Emerson And Self-culture: A History Of Heads Lost And Heads Found

Paperback | March 10, 2008

byJohn T. Lysaker

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How do I live a good life, one that is deeply personal and sensitive to others? John T. Lysaker suggests that those who take this question seriously need to reexamine the work of Ralph Waldo Emerson. In philosophical reflections on topics such as genius, divinity, friendship, and reform, Lysaker explores "self-culture" or the attempt to remain true to one's deepest commitments. He argues that being true to ourselves requires recognition of our thoroughly dependent and relational nature. Lysaker guides readers from simple self-absorption toward a more fulfilling and responsive engagement with the world.

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How do I live a good life, one that is deeply personal and sensitive to others? John T. Lysaker suggests that those who take this question seriously need to reexamine the work of Ralph Waldo Emerson. In philosophical reflections on topics such as genius, divinity, friendship, and reform, Lysaker explores "self-culture" or the attempt t...

John T. Lysaker is Associate Professor and Head of the Philosophy Department at the University of Oregon. He is author of You Must Change Your Life: Poetry, Philosophy, and the Birth of Sense.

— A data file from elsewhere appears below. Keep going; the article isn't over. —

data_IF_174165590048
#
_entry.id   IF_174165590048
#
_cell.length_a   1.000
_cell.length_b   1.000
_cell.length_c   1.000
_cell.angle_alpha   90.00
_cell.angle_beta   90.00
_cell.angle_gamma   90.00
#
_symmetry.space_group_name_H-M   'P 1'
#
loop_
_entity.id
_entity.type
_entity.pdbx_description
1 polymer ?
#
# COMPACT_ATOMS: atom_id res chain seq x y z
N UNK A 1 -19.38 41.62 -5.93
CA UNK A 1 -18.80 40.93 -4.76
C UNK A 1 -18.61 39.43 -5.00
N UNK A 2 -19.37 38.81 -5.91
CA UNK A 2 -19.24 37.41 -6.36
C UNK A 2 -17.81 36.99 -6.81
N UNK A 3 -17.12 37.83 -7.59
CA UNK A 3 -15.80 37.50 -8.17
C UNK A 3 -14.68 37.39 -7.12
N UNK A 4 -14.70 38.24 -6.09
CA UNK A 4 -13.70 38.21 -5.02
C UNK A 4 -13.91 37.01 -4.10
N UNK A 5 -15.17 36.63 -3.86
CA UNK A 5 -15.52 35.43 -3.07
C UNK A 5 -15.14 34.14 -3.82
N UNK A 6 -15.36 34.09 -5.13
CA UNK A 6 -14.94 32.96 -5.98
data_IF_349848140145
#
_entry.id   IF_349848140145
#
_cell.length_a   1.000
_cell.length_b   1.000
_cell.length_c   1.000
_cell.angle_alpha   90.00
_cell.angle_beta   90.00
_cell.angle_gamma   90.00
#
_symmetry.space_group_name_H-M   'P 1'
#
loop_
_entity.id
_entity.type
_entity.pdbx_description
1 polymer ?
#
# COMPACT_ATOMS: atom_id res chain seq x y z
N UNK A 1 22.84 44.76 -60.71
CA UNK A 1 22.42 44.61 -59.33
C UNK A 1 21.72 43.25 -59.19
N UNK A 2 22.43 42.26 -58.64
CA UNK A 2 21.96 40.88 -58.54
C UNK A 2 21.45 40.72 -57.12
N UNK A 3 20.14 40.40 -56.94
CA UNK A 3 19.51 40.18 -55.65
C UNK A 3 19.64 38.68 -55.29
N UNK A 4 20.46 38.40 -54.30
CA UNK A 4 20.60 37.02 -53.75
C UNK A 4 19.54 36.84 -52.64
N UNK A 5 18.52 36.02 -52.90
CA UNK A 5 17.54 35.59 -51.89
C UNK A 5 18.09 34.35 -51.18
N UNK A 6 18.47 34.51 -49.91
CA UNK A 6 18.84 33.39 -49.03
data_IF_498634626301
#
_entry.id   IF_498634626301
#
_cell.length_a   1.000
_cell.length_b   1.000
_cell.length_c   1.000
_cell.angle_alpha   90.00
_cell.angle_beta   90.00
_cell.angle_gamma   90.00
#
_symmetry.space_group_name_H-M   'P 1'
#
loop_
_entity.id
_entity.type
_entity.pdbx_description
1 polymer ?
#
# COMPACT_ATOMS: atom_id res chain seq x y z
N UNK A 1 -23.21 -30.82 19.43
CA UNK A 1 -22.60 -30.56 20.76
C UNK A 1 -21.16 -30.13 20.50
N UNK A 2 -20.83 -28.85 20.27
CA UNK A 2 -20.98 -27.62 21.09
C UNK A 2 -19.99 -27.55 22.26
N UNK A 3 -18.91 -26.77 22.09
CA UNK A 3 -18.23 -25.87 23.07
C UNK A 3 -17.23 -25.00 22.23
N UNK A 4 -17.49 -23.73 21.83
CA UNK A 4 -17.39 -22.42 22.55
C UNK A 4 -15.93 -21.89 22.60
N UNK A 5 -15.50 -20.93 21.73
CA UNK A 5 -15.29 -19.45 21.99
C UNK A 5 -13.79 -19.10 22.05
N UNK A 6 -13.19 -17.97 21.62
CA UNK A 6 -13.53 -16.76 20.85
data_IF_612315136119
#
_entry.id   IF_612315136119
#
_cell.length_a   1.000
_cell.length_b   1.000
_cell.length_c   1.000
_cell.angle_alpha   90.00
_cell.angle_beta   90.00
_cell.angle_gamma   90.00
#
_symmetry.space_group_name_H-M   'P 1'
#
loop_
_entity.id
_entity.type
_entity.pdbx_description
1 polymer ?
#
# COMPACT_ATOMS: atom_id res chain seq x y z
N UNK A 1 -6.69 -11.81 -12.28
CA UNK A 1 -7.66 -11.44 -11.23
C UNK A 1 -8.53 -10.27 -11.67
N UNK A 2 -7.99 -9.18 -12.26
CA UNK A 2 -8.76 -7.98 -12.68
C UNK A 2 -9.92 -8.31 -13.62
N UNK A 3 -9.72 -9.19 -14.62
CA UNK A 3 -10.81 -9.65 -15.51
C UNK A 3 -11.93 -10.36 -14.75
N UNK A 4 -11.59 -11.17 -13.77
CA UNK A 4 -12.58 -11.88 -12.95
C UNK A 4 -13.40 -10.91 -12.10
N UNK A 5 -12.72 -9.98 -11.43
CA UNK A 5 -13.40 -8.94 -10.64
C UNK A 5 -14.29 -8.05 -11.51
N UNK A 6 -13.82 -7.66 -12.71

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Format:PaperbackDimensions:248 pages, 9.25 × 6.12 × 0.71 inPublished:March 10, 2008Publisher:Indiana University PressLanguage:English

The following ISBNs are associated with this title:

ISBN - 10:025321971X

ISBN - 13:9780253219718

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Table of Contents

Contents<_5c_>
Acknowledgments
List of Abbreviations

1. Taking Emerson Personally
2. The Genius of Nature
3. Reflecting Eloquence
4. Divining Becoming
5. On the Edges of Our Souls
6. Commended Strangers, Beautiful Enemies
7. Tending to Reform
Epilogue

Notes
Bibliography
Index

Editorial Reviews

"A detailed propagation of Emersonianism, lively and sometimes personal in its prose, satisfying in its open, un-ironic commitment to a great precursor, and praiseworthy in its address to a topic that extends far beyond academic matters." -Mark Bauerlein, Emory University